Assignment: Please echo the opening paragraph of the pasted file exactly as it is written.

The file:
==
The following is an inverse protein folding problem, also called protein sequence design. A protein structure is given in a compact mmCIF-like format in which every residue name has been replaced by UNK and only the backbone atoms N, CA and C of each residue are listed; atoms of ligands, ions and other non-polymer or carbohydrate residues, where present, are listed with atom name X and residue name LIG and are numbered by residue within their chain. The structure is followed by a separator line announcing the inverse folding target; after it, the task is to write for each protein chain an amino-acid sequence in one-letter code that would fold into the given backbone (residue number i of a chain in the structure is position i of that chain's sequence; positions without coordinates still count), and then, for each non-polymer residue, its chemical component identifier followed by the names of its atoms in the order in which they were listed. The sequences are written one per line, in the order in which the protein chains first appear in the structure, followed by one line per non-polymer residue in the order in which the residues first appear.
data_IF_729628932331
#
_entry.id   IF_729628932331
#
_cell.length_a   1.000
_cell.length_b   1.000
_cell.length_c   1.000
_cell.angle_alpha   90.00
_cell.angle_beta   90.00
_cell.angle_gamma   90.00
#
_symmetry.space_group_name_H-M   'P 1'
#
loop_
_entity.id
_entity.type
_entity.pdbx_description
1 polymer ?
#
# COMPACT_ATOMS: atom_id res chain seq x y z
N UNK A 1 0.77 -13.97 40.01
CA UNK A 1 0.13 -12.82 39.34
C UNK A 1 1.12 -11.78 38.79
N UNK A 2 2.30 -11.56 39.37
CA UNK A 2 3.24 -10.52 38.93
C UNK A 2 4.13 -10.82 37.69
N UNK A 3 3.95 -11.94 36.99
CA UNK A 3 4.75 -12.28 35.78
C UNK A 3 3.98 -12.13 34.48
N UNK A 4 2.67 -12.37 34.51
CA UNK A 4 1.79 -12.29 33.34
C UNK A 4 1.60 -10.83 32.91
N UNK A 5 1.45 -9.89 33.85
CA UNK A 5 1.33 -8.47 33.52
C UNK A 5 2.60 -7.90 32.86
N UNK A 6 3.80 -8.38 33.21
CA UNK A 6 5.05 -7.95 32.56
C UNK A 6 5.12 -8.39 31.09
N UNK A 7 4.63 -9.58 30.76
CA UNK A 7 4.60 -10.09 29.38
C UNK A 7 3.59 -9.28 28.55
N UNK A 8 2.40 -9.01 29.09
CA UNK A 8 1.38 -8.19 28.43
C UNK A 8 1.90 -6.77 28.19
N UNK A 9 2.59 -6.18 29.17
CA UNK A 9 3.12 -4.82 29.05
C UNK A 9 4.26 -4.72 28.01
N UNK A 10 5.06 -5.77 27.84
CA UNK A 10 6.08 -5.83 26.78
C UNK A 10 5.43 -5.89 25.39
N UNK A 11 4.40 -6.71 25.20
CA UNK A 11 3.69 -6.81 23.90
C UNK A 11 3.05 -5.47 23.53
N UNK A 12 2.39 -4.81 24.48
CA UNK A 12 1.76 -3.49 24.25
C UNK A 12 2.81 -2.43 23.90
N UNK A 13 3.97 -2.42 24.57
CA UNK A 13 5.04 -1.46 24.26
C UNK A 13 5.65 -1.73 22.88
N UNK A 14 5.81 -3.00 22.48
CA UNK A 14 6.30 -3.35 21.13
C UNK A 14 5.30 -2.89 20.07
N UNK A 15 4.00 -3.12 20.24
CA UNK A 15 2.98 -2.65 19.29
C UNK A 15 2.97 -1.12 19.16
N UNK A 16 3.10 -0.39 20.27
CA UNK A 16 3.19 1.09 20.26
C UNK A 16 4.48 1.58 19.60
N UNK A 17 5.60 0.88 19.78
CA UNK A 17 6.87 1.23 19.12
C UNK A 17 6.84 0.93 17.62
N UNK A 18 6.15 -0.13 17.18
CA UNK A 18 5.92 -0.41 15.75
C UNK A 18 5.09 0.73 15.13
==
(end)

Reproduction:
The following is an inverse protein folding problem, also called protein sequence design. A protein structure is given in a compact mmCIF-like format in which every residue name has been replaced by UNK and only the backbone atoms N, CA and C of each residue are listed; atoms of ligands, ions and other non-polymer or carbohydrate residues, where present, are listed with atom name X and residue name LIG and are numbered by residue within their chain. The structure is followed by a separator line announcing the inverse folding target; after it, the task is to write for each protein chain an amino-acid sequence in one-letter code that would fold into the given backbone (residue number i of a chain in the structure is position i of that chain's sequence; positions without coordinates still count), and then, for each non-polymer residue, its chemical component identifier followed by the names of its atoms in the order in which they were listed. The sequences are written one per line, in the order in which the protein chains first appear in the structure, followed by one line per non-polymer residue in the order in which the residues first appear.